THE WRIGHT COMPANY—NOV. 22–27, 1909
Posted on 07 January 2021
The Wright Company was the commercial aviation business venture of the Wright brothers. The company maintained its headquarters office in New York City and built its factory in Dayton, Ohio. The two buildings in Dayton were the first in the United States constructed specifically for an airplane factory.
The Wright Company is incorporated, with a capital stock offering of $1,000,000 and with Wilbur Wright as president and Orville as a vice president. The executive committee is composed of Andrew Freedman, chairman, Russell A. Alger, August Belmont, Cornelius Vanderbilt, and Wilbur Wright. On the death of Wilbur in 1912, Orville succeeded him as president, remaining in this capacity until the company was sold in 1915.
Wilbur and Orville go to New York to attend a meeting on November 27 to complete the organization of the Wright Company, which was formed to manufacture their airplanes, and to make arrangements with their attorneys for patent infringement suits against the Herring-Curtiss Company.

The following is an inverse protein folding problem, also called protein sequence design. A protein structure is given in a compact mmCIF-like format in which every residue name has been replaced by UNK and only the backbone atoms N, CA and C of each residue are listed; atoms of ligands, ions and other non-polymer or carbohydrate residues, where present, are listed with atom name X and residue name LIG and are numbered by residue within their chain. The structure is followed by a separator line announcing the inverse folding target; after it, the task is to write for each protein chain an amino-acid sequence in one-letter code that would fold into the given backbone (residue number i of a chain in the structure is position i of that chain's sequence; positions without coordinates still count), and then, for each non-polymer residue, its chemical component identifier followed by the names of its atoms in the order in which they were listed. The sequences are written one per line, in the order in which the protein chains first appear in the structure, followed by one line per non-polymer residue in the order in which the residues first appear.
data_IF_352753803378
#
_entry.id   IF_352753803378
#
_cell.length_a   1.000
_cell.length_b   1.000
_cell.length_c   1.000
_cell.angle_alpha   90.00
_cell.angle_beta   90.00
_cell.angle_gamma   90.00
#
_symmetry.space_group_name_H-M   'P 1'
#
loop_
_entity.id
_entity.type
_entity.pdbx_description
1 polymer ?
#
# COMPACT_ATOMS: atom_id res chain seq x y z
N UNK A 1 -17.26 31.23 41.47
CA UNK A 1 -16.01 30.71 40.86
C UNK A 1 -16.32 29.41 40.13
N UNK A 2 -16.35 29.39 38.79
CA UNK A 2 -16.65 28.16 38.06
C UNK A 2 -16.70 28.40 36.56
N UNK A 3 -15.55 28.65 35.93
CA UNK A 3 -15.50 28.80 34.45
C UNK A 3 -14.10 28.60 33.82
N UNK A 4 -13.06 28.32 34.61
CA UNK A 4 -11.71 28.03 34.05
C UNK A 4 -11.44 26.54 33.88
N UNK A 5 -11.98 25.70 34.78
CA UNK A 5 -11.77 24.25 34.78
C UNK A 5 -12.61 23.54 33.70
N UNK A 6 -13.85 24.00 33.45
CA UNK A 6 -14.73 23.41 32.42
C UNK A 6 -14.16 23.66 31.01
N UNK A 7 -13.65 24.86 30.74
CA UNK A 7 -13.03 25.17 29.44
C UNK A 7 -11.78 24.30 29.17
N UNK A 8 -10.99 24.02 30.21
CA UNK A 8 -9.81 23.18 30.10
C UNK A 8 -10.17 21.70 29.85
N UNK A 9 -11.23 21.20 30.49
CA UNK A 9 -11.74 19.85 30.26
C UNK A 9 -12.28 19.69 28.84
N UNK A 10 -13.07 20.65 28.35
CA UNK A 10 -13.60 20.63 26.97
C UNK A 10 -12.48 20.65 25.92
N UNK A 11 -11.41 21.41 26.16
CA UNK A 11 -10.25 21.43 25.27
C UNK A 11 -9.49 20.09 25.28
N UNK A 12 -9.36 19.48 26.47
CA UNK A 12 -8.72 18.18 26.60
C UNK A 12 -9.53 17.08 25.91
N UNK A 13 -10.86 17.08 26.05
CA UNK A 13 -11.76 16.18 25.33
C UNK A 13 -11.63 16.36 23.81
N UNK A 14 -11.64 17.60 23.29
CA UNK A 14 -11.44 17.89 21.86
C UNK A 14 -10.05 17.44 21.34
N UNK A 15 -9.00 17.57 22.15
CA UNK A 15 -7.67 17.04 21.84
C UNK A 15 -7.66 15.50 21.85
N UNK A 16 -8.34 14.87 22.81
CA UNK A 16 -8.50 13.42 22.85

The Wright brothers sell their American patent rights to the Wright Company for $100,000 cash, 40-percent of the company stock, and a 10-percent royalty on every flying machine built. The directors of the newly formed Wright Company, ordered the first three airplanes. The three directors: Cornelius Vanderbilt, an American business magnate who built his wealth in railroads and shipping; Robert J. Collier, principal of the publishing company P. F. Collier & Son, and president of the Aero Club of America; and Russell A. Alger, American politician, and businessman. He served as the 20th Governor of Michigan, U.S. Senator, and U.S. Secretary of War.